The former attorney for assisted suicide physician Jack “Dr. Death” Kevorkian has been indicted by a federal grand jury in the Eastern District of Michigan for alleged crimes relating to fundraising for the 2004 presidential campaign including violations of the Federal Election Campaign Act, making false statements and obstruction of justice.More...
Kevorkian attorney Geoffrey Fieger, 56, of Bloomfield Hills, Mich., his law partner Vernon Johnson, 45, Birmingham, Mich., conspired to make more than $125,000 in illegal campaign contributions to the 2004 presidential campaign of U.S. Senator John Edwards.
As alleged in the indictment, returned on Aug. 21 and unsealed Friday, Fieger and Johnson are both attorneys and officers of the Michigan law firm Fieger, Fieger, Kenney & Johnson, P.C., of Southfield, Mich., and have both been practicing law for more than 20 years.
The indictment charges that, unbeknownst to Sen. Edwards’ campaign, the defendants caused more than 60 persons, known as straw donors, to make contributions in the then-maximum allowable amount of $2,000 per donor, contributions which were actually paid for by the Fieger firm rather than the named donors. The indictment alleges a conspiracy that continued from March 2003 through January 2004...
The indictment states that Sen. Edwards’ campaign was unaware of Fieger and Johnson’s actions. Sen. Edwards and his campaign staff have cooperated fully with this investigation. Fieger says he had no role in his firm’s campaign contributions.
The 10-count indictment charges Fieger and Johnson, together in some counts and Fieger alone in the remaining counts, with conspiracy; causing the Edwards Campaign to unwittingly make false statements; making illegal campaign contributions in the name of another; and making illegal campaign contributions from a corporation.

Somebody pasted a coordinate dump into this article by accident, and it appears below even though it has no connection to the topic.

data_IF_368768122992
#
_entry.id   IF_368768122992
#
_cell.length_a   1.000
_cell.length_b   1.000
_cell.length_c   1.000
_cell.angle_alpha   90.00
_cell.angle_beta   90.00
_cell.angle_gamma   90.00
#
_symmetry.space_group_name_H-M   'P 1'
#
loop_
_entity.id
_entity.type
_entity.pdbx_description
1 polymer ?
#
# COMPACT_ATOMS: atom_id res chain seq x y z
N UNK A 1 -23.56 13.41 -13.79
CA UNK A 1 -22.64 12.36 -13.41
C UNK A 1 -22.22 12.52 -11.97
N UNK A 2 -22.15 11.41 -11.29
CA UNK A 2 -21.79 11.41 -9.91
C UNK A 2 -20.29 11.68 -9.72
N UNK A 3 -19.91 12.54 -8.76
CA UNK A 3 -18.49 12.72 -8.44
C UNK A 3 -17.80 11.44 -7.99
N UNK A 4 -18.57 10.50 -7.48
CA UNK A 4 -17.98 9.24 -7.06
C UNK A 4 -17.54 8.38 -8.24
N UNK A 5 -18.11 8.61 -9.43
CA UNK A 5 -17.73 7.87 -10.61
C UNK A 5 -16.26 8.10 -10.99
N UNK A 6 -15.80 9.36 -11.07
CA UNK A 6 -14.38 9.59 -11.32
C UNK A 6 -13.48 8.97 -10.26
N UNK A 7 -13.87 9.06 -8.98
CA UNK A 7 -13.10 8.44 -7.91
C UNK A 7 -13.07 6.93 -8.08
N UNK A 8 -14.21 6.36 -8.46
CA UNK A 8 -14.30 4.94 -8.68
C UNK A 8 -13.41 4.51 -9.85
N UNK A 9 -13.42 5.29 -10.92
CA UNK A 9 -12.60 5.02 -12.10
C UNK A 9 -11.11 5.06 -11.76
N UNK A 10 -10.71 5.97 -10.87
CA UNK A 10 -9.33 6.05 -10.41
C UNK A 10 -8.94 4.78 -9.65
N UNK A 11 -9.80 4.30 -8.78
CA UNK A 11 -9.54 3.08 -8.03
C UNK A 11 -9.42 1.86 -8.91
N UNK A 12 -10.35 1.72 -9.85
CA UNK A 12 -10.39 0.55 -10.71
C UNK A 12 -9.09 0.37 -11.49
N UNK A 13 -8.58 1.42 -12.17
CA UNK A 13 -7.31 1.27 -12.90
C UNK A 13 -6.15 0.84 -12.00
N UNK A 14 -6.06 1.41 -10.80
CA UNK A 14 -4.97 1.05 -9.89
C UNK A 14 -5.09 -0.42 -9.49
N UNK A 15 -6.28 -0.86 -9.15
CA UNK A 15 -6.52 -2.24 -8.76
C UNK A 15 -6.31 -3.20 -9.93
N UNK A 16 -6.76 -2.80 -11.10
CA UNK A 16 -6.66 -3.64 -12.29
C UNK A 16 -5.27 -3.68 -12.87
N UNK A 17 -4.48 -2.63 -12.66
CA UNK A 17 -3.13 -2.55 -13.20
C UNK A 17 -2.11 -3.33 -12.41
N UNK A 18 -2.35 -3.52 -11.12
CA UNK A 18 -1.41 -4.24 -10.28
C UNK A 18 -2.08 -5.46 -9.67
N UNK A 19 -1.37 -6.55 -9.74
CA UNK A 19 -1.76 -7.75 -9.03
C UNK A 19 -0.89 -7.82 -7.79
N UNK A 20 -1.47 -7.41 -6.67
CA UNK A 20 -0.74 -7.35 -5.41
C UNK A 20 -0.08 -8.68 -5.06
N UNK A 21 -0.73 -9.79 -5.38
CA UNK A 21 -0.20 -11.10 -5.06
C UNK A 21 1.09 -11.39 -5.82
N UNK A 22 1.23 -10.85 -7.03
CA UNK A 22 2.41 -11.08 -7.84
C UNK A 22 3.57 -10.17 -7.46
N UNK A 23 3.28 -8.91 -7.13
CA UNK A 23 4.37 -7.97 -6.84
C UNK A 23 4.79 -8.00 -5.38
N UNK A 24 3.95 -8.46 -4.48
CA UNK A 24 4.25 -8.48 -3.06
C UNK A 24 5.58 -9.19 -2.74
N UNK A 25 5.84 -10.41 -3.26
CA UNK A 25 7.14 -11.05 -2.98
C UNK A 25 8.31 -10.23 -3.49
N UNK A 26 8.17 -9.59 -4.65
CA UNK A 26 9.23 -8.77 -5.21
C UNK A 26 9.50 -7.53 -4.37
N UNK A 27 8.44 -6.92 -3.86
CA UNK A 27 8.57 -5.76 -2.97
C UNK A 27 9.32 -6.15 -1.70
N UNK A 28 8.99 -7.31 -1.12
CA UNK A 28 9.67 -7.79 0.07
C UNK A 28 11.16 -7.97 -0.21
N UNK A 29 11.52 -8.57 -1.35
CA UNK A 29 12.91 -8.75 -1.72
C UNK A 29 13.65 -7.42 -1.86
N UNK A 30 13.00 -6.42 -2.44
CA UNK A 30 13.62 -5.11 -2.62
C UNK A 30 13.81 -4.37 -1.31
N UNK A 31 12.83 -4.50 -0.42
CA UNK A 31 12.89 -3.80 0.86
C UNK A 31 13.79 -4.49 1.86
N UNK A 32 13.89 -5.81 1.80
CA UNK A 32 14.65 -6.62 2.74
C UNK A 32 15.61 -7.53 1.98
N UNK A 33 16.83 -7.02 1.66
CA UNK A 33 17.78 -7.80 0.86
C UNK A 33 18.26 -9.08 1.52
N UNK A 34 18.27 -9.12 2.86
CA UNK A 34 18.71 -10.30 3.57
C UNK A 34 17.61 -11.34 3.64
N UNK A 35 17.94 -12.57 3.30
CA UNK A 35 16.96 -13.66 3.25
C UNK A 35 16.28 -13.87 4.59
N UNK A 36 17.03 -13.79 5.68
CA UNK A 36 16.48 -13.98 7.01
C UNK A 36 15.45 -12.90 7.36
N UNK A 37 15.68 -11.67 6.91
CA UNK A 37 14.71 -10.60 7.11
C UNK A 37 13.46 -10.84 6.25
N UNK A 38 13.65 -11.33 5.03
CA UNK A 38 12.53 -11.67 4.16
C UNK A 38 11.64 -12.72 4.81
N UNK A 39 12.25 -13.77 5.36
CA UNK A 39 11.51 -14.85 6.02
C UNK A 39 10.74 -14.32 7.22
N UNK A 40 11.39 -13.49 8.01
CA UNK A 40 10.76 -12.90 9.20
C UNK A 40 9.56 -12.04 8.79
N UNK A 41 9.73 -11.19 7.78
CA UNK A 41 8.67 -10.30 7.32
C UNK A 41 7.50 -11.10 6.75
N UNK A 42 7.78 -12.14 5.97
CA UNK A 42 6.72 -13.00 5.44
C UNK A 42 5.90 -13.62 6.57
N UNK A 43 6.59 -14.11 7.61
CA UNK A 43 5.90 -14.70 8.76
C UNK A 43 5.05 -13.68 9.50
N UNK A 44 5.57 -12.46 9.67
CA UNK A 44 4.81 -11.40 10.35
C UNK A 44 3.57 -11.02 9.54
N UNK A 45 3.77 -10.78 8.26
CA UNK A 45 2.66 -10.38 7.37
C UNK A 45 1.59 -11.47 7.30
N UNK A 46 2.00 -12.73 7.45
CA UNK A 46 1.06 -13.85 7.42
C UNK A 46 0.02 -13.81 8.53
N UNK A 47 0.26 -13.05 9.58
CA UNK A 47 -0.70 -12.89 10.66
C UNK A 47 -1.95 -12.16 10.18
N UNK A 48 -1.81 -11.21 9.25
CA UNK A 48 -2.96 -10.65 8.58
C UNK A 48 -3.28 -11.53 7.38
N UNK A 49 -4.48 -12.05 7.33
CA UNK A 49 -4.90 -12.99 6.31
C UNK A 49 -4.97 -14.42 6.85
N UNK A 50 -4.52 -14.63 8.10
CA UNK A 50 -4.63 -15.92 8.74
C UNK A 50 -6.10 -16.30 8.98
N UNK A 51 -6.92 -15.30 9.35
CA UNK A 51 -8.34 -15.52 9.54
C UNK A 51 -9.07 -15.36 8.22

Fieger was also charged with obstruction of justice. The maximum penalty for each charge of conspiracy, false statements, and illegal campaign contributions is up to five years in jail and a $250,000 fine. The maximum penalty for the obstruction of justice charge is up to 10 years in jail, with the same maximum fine.
In 2005, federal agents raided Fieger’s law offices, taking payroll records and other financial documents including campaign materials and ticket stubs for an Edwards fundraiser.
On Aug. 15, a lawsuit Fieger had filed against the U.S. Department of Justice was dismissed by a federal judge. Fieger had claimed that the DOJ was unlawfully investigating the campaign contributions of his firm’s employees. Fieger had accused federal agents and prosecutors of terrorizing his employees in an effort to learn who they had voted for in the 2004 presidential election and their voting records. He claimed the Bush Administration was using antiterrorism efforts to seize his employees’ financial records.
Last month, the Michigan Supreme Court had reinstated a formal reprimand against Fieger for likening three judges to Nazis while he was hosting a 1999 Detroit-area radio show, saying that Fieger’s remarks were “vulgar and crude”. The court rejected Fieger’s claim that his remarks were constitutionally protected.
In 1998, Fieger unsuccessfully challenged incumbent Republican Michican governor John Engler, running as a Democrat. ..